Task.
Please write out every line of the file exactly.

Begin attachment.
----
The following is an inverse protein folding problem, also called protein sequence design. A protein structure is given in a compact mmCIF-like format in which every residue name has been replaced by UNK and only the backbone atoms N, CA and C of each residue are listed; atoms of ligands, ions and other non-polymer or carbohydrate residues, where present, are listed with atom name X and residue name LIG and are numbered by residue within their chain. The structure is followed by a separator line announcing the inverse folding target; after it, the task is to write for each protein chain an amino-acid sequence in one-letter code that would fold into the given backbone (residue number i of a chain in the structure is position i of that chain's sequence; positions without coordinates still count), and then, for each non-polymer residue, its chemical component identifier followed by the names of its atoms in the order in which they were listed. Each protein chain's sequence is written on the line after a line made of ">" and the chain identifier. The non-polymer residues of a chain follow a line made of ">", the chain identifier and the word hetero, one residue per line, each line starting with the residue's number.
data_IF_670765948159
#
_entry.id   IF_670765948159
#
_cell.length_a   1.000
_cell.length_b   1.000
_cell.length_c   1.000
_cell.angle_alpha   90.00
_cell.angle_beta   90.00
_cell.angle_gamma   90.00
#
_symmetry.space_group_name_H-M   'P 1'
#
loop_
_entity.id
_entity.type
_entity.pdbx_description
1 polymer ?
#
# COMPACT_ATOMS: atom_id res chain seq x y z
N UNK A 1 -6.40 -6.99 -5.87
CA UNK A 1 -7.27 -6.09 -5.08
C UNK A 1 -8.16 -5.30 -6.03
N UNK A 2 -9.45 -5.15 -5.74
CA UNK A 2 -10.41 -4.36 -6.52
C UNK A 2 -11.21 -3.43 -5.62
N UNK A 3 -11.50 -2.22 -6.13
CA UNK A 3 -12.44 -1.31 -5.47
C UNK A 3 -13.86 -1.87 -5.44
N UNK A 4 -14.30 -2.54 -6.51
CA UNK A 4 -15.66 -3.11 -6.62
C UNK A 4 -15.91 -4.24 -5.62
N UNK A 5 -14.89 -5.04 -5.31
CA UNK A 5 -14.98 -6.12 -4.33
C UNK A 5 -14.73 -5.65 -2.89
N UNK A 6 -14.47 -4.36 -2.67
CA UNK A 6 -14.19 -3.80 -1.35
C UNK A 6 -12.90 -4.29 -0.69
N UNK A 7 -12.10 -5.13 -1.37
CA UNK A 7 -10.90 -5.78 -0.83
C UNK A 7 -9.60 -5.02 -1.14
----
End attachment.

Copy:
The following is an inverse protein folding problem, also called protein sequence design. A protein structure is given in a compact mmCIF-like format in which every residue name has been replaced by UNK and only the backbone atoms N, CA and C of each residue are listed; atoms of ligands, ions and other non-polymer or carbohydrate residues, where present, are listed with atom name X and residue name LIG and are numbered by residue within their chain. The structure is followed by a separator line announcing the inverse folding target; after it, the task is to write for each protein chain an amino-acid sequence in one-letter code that would fold into the given backbone (residue number i of a chain in the structure is position i of that chain's sequence; positions without coordinates still count), and then, for each non-polymer residue, its chemical component identifier followed by the names of its atoms in the order in which they were listed. Each protein chain's sequence is written on the line after a line made of ">" and the chain identifier. The non-polymer residues of a chain follow a line made of ">", the chain identifier and the word hetero, one residue per line, each line starting with the residue's number.
data_IF_670765948159
#
_entry.id   IF_670765948159
#
_cell.length_a   1.000
_cell.length_b   1.000
_cell.length_c   1.000
_cell.angle_alpha   90.00
_cell.angle_beta   90.00
_cell.angle_gamma   90.00
#
_symmetry.space_group_name_H-M   'P 1'
#
loop_
_entity.id
_entity.type
_entity.pdbx_description
1 polymer ?
#
# COMPACT_ATOMS: atom_id res chain seq x y z
N UNK A 1 -6.40 -6.99 -5.87
CA UNK A 1 -7.27 -6.09 -5.08
C UNK A 1 -8.16 -5.30 -6.03
N UNK A 2 -9.45 -5.15 -5.74
CA UNK A 2 -10.41 -4.36 -6.52
C UNK A 2 -11.21 -3.43 -5.62
N UNK A 3 -11.50 -2.22 -6.13
CA UNK A 3 -12.44 -1.31 -5.47
C UNK A 3 -13.86 -1.87 -5.44
N UNK A 4 -14.30 -2.54 -6.51
CA UNK A 4 -15.66 -3.11 -6.62
C UNK A 4 -15.91 -4.24 -5.62
N UNK A 5 -14.89 -5.04 -5.31
CA UNK A 5 -14.98 -6.12 -4.33
C UNK A 5 -14.73 -5.65 -2.89
N UNK A 6 -14.47 -4.36 -2.67
CA UNK A 6 -14.19 -3.80 -1.35
C UNK A 6 -12.90 -4.29 -0.69
N UNK A 7 -12.10 -5.13 -1.37
CA UNK A 7 -10.90 -5.78 -0.83
C UNK A 7 -9.60 -5.02 -1.14